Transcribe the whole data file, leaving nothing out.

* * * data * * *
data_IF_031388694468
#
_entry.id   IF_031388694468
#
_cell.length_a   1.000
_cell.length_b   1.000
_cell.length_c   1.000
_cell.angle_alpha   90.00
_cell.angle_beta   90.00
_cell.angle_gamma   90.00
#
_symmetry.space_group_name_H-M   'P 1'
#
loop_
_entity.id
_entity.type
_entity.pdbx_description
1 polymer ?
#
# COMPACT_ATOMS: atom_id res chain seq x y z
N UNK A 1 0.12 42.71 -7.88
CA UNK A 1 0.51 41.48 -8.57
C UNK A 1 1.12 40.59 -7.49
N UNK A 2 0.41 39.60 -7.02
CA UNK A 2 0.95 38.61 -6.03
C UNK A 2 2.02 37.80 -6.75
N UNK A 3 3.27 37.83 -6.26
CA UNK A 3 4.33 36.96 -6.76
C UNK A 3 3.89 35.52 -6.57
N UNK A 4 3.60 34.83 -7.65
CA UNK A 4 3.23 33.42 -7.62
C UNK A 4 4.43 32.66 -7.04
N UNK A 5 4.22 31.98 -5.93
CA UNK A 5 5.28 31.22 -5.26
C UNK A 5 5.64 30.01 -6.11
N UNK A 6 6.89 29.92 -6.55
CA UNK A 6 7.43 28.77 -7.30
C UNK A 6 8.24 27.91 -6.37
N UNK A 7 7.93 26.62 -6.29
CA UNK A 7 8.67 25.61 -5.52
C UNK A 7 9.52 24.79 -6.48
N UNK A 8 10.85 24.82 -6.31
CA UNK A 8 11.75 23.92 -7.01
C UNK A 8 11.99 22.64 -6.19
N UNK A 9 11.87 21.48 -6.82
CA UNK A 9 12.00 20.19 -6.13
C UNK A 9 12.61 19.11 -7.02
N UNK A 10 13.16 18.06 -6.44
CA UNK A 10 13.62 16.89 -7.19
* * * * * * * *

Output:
data_IF_031388694468
#
_entry.id   IF_031388694468
#
_cell.length_a   1.000
_cell.length_b   1.000
_cell.length_c   1.000
_cell.angle_alpha   90.00
_cell.angle_beta   90.00
_cell.angle_gamma   90.00
#
_symmetry.space_group_name_H-M   'P 1'
#
loop_
_entity.id
_entity.type
_entity.pdbx_description
1 polymer ?
#
# COMPACT_ATOMS: atom_id res chain seq x y z
N UNK A 1 0.12 42.71 -7.88
CA UNK A 1 0.51 41.48 -8.57
C UNK A 1 1.12 40.59 -7.49
N UNK A 2 0.41 39.60 -7.02
CA UNK A 2 0.95 38.61 -6.03
C UNK A 2 2.02 37.80 -6.75
N UNK A 3 3.27 37.83 -6.26
CA UNK A 3 4.33 36.96 -6.76
C UNK A 3 3.89 35.52 -6.57
N UNK A 4 3.60 34.83 -7.65
CA UNK A 4 3.23 33.42 -7.62
C UNK A 4 4.43 32.66 -7.04
N UNK A 5 4.22 31.98 -5.93
CA UNK A 5 5.28 31.22 -5.26
C UNK A 5 5.64 30.01 -6.11
N UNK A 6 6.89 29.92 -6.55
CA UNK A 6 7.43 28.77 -7.30
C UNK A 6 8.24 27.91 -6.37
N UNK A 7 7.93 26.62 -6.29
CA UNK A 7 8.67 25.61 -5.52
C UNK A 7 9.52 24.79 -6.48
N UNK A 8 10.85 24.82 -6.31
CA UNK A 8 11.75 23.92 -7.01
C UNK A 8 11.99 22.64 -6.19
N UNK A 9 11.87 21.48 -6.82
CA UNK A 9 12.00 20.19 -6.13
C UNK A 9 12.61 19.11 -7.02
N UNK A 10 13.16 18.06 -6.44
CA UNK A 10 13.62 16.89 -7.19